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Studies in Contemporary Jewry: XII: Literary Strategies: Jewish Texts and Contexts$
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Ezra Mendelsohn

Print publication date: 1997

Print ISBN-13: 9780195112030

Published to Oxford Scholarship Online: October 2011

DOI: 10.1093/acprof:oso/9780195112030.001.0001

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ContentsFRONT MATTER

The Perils of Translation: Isaac Bashevis Singer in English and Hebrew

Chapter:
(p.228) The Perils of Translation: Isaac Bashevis Singer in English and Hebrew
Source:
Studies in Contemporary Jewry: XII: Literary Strategies: Jewish Texts and Contexts
Author(s):

Ezra Mendelsohn

Publisher:
Oxford University Press
DOI:10.1093/acprof:oso/9780195112030.003.0013

This chapter reviews the literary texts of Isaac Bashevis Singer, one of Yiddish literature's greatest figures and the winner of a Nobel prize, who died in Miami, Florida, in 1991. It examines two of his novels which appeared in English translation—The Certificate and Meshuga. These novels also appeared in Hebrew based on the English version. The Certificate deals with a well-known incident from the life of the author: the ultimately unsuccessful attempt to arrange a fictitious wedding with a young woman who possessed a certificate for immigration in Palestine. The second novel called Meshuga was first serialized in the pages of the Forward as Lost Souls, where it appears in the text itself. The story deals with a group of Polish Jewish survivors of the Holocaust, most of them from Warsaw, who live in New York in the early 1950s on Manhattan's Upper West Side.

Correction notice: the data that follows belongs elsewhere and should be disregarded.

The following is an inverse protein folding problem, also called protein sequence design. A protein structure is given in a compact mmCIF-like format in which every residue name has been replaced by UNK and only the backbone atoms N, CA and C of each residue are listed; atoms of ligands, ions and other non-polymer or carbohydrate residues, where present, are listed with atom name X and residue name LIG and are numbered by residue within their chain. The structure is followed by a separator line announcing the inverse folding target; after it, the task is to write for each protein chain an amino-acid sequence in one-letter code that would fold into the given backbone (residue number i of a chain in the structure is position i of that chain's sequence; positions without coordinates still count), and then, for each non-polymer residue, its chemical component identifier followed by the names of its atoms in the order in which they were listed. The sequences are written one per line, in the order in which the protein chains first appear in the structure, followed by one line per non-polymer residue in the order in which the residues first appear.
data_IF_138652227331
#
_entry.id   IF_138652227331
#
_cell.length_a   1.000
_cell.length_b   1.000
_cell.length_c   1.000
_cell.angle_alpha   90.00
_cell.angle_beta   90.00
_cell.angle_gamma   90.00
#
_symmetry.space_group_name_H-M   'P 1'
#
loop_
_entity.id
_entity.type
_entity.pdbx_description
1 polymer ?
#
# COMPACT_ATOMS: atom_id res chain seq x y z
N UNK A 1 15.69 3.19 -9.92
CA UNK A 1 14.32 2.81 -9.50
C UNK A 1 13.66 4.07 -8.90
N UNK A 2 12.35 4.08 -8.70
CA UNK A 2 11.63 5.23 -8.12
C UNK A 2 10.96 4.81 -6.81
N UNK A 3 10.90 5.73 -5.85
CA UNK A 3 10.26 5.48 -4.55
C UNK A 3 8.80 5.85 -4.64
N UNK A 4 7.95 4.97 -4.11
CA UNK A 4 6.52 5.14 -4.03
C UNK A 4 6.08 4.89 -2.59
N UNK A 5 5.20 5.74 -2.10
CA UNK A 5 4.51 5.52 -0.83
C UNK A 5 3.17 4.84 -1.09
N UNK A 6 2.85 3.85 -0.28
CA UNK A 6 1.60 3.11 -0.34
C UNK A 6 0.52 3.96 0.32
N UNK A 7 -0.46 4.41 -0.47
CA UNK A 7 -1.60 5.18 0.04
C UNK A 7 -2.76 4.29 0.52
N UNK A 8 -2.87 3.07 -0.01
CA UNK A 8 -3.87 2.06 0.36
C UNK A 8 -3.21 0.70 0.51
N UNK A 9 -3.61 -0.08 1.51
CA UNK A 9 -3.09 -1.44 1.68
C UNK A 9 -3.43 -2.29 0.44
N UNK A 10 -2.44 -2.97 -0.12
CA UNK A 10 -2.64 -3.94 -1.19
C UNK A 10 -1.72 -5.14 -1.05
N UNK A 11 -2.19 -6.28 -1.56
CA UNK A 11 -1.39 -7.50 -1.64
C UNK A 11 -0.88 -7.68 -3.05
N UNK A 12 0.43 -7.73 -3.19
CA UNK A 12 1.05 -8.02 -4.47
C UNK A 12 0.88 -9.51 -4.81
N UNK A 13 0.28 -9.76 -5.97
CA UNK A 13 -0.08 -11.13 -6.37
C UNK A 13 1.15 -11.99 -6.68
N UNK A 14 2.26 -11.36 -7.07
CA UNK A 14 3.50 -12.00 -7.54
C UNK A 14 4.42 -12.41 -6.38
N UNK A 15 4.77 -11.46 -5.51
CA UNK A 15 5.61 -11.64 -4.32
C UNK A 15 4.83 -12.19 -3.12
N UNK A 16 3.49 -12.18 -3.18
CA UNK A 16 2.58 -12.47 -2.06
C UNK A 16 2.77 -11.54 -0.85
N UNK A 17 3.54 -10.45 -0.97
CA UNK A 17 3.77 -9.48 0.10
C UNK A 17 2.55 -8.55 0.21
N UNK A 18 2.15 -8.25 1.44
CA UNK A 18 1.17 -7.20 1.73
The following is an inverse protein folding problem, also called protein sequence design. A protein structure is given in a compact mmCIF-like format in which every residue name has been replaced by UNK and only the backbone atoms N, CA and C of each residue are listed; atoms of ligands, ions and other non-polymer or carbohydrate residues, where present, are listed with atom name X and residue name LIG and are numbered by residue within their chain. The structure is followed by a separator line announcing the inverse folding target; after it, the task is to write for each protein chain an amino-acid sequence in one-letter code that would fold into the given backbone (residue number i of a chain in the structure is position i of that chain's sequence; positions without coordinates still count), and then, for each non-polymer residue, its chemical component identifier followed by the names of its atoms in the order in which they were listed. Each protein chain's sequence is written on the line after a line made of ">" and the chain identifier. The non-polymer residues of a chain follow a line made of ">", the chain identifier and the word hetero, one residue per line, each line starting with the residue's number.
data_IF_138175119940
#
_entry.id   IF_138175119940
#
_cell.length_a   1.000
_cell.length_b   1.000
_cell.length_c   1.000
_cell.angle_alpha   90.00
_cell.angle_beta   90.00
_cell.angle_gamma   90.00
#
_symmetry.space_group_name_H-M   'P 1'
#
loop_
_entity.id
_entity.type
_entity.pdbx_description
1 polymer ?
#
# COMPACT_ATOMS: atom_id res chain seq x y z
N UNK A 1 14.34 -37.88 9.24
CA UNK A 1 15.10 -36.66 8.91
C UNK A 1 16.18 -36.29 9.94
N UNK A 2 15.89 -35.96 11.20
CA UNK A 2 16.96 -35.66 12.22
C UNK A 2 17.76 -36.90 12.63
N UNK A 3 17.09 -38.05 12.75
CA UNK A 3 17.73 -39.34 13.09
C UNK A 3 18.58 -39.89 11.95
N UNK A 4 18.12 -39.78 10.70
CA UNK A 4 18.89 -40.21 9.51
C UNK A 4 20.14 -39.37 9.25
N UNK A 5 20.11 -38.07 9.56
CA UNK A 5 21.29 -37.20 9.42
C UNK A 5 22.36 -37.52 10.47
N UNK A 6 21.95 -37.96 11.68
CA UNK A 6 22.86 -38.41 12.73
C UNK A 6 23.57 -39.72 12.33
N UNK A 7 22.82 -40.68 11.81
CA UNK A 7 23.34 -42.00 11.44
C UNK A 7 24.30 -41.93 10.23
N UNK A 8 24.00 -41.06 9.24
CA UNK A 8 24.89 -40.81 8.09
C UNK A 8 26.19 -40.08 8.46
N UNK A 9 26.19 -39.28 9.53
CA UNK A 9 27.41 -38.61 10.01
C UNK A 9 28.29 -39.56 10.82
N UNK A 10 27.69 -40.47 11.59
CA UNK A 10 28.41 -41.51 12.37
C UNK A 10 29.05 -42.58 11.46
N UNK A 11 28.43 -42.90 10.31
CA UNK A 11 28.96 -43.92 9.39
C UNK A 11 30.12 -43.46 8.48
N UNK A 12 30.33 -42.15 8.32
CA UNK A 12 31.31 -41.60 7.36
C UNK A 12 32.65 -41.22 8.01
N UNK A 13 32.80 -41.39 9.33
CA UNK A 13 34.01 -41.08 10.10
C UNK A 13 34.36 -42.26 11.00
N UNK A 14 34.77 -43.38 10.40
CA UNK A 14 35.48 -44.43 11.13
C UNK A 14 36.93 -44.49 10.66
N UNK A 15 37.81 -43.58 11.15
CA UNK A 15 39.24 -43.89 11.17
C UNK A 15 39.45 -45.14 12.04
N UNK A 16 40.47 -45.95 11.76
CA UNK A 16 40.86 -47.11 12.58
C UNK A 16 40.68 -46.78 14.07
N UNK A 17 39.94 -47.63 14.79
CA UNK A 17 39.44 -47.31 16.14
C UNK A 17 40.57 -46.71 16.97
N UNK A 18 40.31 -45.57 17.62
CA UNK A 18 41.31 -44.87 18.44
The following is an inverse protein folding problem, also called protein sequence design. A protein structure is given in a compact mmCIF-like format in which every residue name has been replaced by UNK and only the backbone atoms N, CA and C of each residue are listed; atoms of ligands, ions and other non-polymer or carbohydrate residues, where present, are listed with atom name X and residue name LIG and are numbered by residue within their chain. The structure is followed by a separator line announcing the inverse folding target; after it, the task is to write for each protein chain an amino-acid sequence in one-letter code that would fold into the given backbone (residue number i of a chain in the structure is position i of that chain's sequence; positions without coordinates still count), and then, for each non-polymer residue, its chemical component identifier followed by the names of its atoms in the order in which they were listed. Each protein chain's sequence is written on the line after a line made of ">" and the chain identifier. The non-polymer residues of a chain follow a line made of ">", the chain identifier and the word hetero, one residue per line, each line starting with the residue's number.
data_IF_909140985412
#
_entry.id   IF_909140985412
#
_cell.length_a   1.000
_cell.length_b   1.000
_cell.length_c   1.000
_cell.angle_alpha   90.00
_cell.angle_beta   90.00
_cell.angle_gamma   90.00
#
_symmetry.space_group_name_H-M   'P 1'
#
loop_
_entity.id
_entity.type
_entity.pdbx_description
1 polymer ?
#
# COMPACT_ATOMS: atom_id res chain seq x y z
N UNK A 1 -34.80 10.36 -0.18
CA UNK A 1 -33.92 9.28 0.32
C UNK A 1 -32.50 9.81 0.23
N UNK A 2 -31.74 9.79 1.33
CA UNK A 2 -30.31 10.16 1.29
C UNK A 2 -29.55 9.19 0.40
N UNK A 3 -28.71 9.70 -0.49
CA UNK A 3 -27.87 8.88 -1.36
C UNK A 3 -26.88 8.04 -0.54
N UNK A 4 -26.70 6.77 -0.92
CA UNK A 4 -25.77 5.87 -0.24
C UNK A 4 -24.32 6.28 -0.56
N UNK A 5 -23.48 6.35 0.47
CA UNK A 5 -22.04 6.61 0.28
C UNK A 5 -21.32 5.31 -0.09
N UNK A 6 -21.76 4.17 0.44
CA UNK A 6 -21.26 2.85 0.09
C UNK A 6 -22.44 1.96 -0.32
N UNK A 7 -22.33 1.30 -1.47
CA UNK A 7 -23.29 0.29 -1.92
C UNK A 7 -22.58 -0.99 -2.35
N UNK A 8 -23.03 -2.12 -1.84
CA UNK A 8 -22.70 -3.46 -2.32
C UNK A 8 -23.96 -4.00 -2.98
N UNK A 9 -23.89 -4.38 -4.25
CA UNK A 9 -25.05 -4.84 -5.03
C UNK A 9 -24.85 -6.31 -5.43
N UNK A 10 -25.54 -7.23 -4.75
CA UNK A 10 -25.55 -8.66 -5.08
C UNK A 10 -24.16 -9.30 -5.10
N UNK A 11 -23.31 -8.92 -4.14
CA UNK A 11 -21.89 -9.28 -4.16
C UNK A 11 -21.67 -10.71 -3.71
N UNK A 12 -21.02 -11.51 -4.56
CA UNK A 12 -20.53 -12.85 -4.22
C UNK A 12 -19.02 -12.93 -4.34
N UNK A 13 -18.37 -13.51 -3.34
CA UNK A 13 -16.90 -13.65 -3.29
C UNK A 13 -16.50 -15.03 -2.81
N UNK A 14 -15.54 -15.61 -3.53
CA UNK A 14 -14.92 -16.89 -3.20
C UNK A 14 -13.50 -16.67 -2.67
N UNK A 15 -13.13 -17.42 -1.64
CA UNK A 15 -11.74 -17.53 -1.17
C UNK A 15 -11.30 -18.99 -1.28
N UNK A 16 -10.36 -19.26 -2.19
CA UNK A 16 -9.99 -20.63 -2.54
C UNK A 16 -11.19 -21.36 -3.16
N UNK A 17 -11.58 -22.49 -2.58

Keywords:   Isaac Bashevis Singer, Yiddish literature, Nobel prize, The Certificate, Meshuga, English translation, Hebrew translation, Forward, Holocaust, Manhattan

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